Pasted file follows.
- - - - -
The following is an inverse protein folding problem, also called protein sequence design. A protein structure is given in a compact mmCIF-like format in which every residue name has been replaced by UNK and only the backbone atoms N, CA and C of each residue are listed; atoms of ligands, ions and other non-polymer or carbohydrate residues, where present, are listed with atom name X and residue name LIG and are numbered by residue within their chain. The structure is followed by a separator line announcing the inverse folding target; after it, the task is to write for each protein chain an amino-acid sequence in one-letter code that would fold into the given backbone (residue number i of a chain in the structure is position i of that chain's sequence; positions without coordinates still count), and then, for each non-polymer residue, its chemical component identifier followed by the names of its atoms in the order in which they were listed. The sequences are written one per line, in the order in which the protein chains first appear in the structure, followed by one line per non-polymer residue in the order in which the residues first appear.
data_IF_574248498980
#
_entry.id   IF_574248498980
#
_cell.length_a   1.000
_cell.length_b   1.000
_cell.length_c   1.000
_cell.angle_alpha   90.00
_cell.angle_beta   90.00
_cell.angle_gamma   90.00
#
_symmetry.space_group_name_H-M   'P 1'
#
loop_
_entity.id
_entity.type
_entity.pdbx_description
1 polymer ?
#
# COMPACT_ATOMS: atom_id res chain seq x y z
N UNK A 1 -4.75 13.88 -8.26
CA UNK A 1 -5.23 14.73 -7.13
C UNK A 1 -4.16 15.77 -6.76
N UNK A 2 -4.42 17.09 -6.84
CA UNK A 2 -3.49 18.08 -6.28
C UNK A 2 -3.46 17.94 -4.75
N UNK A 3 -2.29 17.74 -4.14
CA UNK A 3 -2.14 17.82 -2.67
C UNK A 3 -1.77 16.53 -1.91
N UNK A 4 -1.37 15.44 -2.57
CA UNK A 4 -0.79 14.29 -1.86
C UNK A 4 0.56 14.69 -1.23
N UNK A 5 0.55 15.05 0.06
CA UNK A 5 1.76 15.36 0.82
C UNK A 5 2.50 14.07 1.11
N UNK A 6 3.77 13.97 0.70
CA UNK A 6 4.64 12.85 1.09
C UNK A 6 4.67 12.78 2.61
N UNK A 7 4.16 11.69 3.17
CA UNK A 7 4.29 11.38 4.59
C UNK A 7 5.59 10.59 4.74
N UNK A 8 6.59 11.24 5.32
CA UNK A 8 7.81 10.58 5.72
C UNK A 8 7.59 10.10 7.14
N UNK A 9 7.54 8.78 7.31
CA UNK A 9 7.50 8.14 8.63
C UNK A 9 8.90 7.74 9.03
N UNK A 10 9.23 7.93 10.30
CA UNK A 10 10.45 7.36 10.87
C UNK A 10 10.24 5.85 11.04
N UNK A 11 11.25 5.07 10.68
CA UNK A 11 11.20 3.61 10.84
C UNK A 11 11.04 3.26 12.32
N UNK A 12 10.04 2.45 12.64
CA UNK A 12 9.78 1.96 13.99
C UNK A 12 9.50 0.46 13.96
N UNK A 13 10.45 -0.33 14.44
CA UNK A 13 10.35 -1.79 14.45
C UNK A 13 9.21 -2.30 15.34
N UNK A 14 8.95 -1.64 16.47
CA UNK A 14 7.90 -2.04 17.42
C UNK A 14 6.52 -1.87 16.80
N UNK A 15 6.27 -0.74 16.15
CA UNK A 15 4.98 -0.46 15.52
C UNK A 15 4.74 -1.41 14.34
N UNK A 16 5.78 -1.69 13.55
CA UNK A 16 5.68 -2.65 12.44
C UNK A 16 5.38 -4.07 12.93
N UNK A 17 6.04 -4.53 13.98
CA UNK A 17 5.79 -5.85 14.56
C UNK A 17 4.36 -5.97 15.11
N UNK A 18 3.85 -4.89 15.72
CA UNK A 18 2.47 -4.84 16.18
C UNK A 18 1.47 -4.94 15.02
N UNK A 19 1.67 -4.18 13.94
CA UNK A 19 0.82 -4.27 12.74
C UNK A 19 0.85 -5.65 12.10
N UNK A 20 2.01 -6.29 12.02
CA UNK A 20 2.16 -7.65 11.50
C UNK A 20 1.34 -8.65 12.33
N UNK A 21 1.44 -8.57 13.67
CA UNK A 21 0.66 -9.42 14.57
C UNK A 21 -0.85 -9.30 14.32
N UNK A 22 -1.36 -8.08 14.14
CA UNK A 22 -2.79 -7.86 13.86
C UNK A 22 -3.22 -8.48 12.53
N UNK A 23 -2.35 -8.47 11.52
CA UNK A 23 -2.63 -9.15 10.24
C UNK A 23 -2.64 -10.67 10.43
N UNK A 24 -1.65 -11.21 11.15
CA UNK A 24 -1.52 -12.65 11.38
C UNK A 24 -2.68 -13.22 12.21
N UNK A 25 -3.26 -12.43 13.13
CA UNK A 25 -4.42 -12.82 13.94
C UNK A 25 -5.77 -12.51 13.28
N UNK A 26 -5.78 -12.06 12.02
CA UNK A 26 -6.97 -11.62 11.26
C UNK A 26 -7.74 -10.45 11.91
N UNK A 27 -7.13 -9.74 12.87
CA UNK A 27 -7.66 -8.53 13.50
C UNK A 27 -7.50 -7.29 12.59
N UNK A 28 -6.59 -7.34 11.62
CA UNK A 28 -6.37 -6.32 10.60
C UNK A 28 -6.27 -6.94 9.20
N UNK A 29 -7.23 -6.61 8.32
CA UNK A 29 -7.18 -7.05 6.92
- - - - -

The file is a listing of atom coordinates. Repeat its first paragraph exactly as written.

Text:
The following is an inverse protein folding problem, also called protein sequence design. A protein structure is given in a compact mmCIF-like format in which every residue name has been replaced by UNK and only the backbone atoms N, CA and C of each residue are listed; atoms of ligands, ions and other non-polymer or carbohydrate residues, where present, are listed with atom name X and residue name LIG and are numbered by residue within their chain. The structure is followed by a separator line announcing the inverse folding target; after it, the task is to write for each protein chain an amino-acid sequence in one-letter code that would fold into the given backbone (residue number i of a chain in the structure is position i of that chain's sequence; positions without coordinates still count), and then, for each non-polymer residue, its chemical component identifier followed by the names of its atoms in the order in which they were listed. The sequences are written one per line, in the order in which the protein chains first appear in the structure, followed by one line per non-polymer residue in the order in which the residues first appear.